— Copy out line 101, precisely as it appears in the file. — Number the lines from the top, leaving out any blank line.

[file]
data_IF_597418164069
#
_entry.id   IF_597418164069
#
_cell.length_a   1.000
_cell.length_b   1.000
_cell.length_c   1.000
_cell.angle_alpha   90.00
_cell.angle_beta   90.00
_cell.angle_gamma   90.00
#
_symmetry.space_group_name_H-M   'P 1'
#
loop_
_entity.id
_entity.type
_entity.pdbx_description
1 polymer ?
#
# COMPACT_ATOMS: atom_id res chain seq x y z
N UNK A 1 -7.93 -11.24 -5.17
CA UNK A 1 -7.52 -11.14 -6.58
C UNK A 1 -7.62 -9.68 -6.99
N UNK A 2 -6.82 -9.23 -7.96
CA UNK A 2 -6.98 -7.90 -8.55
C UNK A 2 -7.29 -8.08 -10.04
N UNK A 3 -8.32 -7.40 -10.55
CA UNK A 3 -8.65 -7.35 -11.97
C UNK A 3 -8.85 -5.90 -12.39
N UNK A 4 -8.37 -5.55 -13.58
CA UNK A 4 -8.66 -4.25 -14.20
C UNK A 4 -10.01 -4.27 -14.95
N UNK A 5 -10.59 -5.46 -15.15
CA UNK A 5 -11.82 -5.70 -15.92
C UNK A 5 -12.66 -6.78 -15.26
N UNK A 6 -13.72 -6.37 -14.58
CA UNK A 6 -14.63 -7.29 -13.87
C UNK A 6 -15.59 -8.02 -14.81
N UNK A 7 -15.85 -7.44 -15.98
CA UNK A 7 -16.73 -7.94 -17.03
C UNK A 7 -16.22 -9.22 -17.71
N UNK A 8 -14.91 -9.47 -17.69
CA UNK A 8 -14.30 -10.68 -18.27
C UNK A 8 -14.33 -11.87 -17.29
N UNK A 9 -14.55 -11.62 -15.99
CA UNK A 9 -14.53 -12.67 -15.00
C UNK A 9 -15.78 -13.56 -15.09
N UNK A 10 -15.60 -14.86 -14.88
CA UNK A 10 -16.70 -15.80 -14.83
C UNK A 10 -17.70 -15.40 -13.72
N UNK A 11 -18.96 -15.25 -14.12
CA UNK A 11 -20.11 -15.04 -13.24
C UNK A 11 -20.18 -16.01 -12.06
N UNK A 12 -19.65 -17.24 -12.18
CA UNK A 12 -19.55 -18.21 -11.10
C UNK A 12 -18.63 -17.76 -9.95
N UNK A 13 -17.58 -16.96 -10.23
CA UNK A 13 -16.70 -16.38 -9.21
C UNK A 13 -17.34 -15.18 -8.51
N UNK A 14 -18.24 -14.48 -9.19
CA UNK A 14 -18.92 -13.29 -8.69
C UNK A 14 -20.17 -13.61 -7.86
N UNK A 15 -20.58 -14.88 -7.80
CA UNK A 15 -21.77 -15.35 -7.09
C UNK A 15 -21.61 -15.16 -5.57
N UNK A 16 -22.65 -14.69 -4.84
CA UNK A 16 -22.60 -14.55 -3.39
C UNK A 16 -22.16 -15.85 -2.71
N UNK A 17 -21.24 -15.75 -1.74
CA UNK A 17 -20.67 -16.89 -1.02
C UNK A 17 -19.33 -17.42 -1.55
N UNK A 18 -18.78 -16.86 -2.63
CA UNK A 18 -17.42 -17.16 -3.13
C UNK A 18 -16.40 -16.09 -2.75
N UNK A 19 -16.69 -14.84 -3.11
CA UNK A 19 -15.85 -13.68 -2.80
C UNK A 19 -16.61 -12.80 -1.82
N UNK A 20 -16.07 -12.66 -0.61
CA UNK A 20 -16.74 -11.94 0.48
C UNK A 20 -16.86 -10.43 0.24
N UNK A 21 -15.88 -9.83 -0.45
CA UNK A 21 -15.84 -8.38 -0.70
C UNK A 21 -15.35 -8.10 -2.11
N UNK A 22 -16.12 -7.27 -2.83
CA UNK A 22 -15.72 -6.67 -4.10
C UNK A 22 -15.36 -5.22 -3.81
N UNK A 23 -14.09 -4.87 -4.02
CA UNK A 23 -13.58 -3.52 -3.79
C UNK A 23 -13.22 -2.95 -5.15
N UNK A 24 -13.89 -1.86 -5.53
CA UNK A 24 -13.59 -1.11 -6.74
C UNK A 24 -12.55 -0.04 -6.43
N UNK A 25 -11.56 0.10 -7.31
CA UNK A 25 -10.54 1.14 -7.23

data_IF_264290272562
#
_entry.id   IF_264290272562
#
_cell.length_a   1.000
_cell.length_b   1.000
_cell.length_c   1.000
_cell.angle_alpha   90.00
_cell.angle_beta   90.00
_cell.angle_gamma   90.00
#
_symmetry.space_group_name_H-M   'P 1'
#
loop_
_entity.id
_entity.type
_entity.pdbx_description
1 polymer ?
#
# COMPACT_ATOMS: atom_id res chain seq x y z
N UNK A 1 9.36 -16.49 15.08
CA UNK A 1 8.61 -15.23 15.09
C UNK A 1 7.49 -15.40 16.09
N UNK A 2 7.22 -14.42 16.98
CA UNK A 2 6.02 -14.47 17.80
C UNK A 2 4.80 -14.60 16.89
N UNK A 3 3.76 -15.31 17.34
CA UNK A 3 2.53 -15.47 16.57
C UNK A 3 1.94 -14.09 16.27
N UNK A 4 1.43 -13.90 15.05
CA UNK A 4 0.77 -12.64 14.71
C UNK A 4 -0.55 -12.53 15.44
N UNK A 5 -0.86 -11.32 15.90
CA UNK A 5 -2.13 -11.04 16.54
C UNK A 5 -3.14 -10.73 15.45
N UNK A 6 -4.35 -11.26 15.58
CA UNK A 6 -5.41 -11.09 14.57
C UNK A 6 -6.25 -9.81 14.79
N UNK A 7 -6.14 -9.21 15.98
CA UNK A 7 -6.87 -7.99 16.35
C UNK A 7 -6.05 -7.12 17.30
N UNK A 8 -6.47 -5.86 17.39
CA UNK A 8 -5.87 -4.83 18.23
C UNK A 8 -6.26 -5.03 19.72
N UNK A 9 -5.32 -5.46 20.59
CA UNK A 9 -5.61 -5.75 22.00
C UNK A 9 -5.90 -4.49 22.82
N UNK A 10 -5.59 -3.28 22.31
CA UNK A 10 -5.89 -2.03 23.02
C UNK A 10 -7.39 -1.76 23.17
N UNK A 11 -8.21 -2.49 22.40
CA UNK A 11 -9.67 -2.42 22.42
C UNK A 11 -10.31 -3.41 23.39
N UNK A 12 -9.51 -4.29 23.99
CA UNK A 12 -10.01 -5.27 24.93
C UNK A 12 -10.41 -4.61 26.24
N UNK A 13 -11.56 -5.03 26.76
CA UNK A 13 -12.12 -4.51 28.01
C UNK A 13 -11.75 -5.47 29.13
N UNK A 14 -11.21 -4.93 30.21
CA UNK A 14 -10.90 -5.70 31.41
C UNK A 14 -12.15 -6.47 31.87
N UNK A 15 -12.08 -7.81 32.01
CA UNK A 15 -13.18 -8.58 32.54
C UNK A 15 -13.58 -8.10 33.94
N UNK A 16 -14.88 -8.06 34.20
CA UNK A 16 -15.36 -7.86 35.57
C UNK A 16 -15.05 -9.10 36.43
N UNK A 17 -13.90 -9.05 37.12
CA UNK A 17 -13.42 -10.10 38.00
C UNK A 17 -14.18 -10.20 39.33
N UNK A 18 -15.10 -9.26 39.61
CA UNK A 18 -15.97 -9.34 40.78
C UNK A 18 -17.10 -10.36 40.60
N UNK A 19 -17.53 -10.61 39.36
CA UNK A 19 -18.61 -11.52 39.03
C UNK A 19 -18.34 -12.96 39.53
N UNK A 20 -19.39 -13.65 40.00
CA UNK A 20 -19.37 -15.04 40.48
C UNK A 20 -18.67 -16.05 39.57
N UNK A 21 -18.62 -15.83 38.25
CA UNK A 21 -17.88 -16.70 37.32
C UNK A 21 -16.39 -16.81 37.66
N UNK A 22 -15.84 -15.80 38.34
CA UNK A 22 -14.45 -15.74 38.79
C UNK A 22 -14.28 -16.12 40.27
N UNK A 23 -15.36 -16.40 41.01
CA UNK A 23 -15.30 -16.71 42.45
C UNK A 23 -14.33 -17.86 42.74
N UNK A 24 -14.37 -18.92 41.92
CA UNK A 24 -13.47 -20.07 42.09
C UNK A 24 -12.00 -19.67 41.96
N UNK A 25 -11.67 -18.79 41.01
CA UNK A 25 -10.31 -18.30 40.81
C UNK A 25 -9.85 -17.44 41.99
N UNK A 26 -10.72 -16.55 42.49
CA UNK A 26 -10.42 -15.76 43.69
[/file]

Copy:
_cell.length_c   1.000